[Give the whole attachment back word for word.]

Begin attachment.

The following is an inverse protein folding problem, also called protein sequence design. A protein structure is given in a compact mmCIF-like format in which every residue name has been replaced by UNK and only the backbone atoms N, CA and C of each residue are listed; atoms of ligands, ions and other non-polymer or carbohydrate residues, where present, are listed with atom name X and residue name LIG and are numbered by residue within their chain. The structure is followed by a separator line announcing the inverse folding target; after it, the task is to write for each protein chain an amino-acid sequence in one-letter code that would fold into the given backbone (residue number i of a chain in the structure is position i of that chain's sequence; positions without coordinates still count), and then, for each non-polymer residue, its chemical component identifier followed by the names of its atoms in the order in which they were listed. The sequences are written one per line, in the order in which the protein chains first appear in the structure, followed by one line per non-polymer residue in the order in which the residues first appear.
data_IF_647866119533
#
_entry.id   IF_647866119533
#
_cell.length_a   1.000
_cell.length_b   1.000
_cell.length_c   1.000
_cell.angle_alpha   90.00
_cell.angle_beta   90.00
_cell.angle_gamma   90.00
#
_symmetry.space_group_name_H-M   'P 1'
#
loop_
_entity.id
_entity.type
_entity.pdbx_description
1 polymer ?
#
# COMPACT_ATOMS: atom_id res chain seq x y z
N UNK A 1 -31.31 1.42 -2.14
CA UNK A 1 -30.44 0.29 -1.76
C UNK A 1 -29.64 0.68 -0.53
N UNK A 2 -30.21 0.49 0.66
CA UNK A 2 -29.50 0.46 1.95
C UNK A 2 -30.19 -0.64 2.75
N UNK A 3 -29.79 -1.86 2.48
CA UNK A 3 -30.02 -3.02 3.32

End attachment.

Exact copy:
The following is an inverse protein folding problem, also called protein sequence design. A protein structure is given in a compact mmCIF-like format in which every residue name has been replaced by UNK and only the backbone atoms N, CA and C of each residue are listed; atoms of ligands, ions and other non-polymer or carbohydrate residues, where present, are listed with atom name X and residue name LIG and are numbered by residue within their chain. The structure is followed by a separator line announcing the inverse folding target; after it, the task is to write for each protein chain an amino-acid sequence in one-letter code that would fold into the given backbone (residue number i of a chain in the structure is position i of that chain's sequence; positions without coordinates still count), and then, for each non-polymer residue, its chemical component identifier followed by the names of its atoms in the order in which they were listed. The sequences are written one per line, in the order in which the protein chains first appear in the structure, followed by one line per non-polymer residue in the order in which the residues first appear.
data_IF_647866119533
#
_entry.id   IF_647866119533
#
_cell.length_a   1.000
_cell.length_b   1.000
_cell.length_c   1.000
_cell.angle_alpha   90.00
_cell.angle_beta   90.00
_cell.angle_gamma   90.00
#
_symmetry.space_group_name_H-M   'P 1'
#
loop_
_entity.id
_entity.type
_entity.pdbx_description
1 polymer ?
#
# COMPACT_ATOMS: atom_id res chain seq x y z
N UNK A 1 -31.31 1.42 -2.14
CA UNK A 1 -30.44 0.29 -1.76
C UNK A 1 -29.64 0.68 -0.53
N UNK A 2 -30.21 0.49 0.66
CA UNK A 2 -29.50 0.46 1.95
C UNK A 2 -30.19 -0.64 2.75
N UNK A 3 -29.79 -1.86 2.48
CA UNK A 3 -30.02 -3.02 3.32